President Rajoy’s position is inflexible. He will invoke Article 155 of Spain’s constitution to take over Catalunya should it declare its independence. He may even arrest pro-independence Catalan leaders.
King Felipe seems intractable as well. As my students and I concluded from his speech in which he did not mention the violent force used by the Guardia Civil to prevent voting on October 1, the king calls for unity but does not offer mediation or dialogue at this time.
The mayor of Barcelona, Ada Calau, has requested mediation to no avail.
The president of Catalunya, Carles Puigdemont, who has also been asking for mediation after his early announcement last week that he would call for Catalunya to separate from Spain this week, is set to speak to the Catalan parlament October 10.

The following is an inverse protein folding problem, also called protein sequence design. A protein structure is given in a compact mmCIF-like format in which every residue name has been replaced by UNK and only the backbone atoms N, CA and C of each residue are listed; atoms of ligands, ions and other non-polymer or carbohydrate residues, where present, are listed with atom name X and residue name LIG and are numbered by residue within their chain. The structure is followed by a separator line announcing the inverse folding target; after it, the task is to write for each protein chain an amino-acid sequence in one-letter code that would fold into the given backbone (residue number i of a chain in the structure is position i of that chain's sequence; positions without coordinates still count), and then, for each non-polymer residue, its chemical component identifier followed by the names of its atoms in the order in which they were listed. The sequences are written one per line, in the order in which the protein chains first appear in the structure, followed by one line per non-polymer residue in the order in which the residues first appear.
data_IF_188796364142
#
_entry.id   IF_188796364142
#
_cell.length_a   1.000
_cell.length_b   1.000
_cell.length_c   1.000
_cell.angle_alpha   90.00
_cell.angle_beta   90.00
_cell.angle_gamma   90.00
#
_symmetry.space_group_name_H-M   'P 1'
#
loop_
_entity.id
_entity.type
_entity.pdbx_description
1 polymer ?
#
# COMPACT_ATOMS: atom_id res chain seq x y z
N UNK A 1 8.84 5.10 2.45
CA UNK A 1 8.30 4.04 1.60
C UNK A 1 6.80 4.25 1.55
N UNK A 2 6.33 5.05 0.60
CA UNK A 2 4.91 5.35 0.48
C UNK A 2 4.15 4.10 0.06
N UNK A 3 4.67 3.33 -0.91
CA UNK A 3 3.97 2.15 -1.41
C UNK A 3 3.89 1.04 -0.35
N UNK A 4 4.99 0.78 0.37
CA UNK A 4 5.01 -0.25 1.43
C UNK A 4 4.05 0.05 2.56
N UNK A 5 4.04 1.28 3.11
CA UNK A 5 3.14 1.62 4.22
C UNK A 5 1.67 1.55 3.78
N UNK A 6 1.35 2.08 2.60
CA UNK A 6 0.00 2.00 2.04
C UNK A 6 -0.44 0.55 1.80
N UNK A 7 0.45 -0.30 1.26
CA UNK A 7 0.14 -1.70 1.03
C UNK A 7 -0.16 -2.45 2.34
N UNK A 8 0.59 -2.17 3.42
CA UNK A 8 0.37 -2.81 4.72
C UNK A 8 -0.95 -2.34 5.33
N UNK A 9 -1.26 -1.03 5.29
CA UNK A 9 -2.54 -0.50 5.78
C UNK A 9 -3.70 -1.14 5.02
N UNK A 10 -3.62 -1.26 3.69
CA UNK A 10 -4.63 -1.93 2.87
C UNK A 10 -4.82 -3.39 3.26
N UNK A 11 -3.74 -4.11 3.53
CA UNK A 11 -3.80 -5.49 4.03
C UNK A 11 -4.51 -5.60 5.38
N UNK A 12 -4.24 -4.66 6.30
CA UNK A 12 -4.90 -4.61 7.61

I believe any viable compromise will come first from Puigdemont, and I do hope that he provides an opening for dialogue, by not unilaterally declaring independence.
This term, “unilaterally,” which appears widely in the news covering the story of Catalunya, can be interpreted and contested differently.
I believe the referendum vote was invalid because it was disrupted.
Spain’s central government believes it was illegal from the outset, and therefore unconstitutional.
So “unilaterally” means that Puigdemont might declare independence without a voter or legal base for doing so.